Furthermore, Microsoft markets its Open License program to small companies, which often don't have dedicated staff on hand to examine licensing contracts, DeGroot said.
While it's true signing up for the Open License program might be easy for them, customers get only 20 percent discounts on products versus 40 percent, which is what some other programs offer, he said. But neither Microsoft nor a reseller would want to explain to a small customer that isn't spending a lot of money on software how they can save more with a different license.
"The customer is not getting the best deal," DeGroot said. "The complexity of the thing makes both Microsoft and the reseller disinclined to explain to the customer how they can save more money."
DeGroot said he doesn't believe Microsoft is willfully trying to mislead customers with its licensing, but since the company itself has never been in the position to have to license its own products, the people in charge don't really understand what customers are going through.
Unfortunately, the situation is likely only to get worse as Microsoft begins combining subscriptions to hosted services with its traditional per-CPU licensing models, he added. "My very distinct impression is that licensing is getting more complicated," DeGroot said.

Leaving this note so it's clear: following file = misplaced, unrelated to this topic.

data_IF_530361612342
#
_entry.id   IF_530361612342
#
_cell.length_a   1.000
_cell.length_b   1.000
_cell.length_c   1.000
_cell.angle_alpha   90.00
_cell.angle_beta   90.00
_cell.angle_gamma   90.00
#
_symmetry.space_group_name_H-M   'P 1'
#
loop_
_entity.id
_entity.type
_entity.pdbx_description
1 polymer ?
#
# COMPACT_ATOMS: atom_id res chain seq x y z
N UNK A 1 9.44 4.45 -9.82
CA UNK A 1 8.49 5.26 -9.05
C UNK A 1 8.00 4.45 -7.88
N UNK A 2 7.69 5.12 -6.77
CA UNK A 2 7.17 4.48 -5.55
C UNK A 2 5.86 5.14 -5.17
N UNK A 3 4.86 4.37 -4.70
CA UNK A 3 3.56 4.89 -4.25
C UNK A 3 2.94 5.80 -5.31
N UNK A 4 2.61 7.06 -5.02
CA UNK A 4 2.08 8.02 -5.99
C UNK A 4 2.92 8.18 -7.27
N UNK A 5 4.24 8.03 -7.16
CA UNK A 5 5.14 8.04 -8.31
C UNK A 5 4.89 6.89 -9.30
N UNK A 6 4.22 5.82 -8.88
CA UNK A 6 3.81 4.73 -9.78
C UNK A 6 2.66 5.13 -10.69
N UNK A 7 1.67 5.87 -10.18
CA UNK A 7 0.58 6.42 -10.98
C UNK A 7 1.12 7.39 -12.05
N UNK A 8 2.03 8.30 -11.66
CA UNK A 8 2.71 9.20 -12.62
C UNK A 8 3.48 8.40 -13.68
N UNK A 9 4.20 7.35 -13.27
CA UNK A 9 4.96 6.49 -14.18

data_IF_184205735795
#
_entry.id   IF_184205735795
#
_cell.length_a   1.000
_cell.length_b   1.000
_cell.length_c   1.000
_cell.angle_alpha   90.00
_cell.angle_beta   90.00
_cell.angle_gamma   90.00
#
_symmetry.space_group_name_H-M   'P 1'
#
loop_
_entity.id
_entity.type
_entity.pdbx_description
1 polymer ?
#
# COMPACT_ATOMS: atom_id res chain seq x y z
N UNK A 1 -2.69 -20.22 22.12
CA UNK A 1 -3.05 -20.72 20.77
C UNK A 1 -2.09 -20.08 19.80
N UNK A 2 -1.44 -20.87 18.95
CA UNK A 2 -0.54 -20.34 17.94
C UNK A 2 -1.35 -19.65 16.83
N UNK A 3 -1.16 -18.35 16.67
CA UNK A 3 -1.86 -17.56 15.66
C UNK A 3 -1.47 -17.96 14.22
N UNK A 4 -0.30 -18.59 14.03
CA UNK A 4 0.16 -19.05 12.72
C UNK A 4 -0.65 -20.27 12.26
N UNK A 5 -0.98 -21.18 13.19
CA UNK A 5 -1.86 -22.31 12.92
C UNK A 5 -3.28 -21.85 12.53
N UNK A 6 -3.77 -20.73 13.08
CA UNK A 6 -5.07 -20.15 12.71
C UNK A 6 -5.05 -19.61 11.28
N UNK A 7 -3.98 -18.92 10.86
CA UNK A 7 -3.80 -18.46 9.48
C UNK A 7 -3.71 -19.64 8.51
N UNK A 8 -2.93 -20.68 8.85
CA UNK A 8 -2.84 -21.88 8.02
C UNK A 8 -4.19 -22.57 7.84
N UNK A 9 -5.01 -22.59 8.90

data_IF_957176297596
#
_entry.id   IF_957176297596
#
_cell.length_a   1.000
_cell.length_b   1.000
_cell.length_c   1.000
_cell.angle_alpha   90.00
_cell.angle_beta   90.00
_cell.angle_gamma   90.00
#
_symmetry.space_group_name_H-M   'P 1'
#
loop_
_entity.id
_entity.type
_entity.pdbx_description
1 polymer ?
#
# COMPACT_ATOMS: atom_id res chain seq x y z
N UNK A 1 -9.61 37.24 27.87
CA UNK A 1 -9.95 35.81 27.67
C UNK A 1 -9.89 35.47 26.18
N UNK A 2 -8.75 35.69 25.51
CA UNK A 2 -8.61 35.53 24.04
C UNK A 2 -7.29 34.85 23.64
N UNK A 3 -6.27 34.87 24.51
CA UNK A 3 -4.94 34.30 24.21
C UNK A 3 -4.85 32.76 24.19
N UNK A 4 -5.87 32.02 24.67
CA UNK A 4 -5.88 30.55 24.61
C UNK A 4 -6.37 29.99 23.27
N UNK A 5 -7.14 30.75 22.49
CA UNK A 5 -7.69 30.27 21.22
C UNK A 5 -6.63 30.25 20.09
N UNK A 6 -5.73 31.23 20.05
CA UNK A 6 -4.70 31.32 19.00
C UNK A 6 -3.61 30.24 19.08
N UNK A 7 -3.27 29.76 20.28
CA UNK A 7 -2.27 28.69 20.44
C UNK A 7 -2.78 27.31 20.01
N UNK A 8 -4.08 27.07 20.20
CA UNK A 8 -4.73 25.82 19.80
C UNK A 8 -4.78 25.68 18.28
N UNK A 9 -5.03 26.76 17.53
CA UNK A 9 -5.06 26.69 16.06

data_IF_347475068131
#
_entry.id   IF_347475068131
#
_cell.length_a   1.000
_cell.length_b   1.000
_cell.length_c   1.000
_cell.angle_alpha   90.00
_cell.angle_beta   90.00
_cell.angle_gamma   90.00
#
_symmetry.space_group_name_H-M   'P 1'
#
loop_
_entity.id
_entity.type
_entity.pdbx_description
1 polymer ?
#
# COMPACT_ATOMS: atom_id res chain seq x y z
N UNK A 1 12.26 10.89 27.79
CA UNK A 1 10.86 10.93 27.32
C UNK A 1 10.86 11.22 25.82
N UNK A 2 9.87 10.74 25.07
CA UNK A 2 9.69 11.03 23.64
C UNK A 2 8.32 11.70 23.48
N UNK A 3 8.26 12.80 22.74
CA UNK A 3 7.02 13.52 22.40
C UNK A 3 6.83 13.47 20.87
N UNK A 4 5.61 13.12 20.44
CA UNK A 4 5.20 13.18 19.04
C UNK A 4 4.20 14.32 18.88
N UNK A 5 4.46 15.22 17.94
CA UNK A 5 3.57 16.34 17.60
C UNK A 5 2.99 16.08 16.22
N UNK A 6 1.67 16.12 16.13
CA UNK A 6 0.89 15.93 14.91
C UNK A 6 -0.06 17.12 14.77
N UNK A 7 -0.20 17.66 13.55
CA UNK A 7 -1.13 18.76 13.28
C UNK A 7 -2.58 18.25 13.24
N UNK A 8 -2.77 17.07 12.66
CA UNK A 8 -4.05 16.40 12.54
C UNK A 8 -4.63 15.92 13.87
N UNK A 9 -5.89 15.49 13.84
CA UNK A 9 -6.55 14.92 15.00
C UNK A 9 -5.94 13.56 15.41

And despite Microsoft's rosy view of things, he said that some enterprise customers have chosen not to renew their contracts this year because "the customer doesn't understand the value of what they bought or how they bought it," DeGroot said.
"If you're in a company and you don't understand why you're paying someone money, you're inclined to stop paying," he said. However, until a critical mass of customers comes to the same conclusion, Microsoft will not be motivated to change its course, DeGroot added.
In an e-mailed statement through Microsoft's public relations firm Wednesday, Stacie Sloane, a director of licensing at the company, said Microsoft has made "significant strides over the past few years in balancing customer choice with flexibility" to simplify its licensing agreements and reduce the number of programs from 74 to nine.
She said the company also has provided new tools to help customers navigate the complexity of its licensing, including Online PUR, a way to search on the Web to find out about software use rights in Microsoft's licensing programs.
"We continue to look for ways to make the purchasing experience simpler for customers, including our current multi-year investment to ultimately shift the customer experience to one purchasing platform and a single agreement for any type of offer," Sloane said.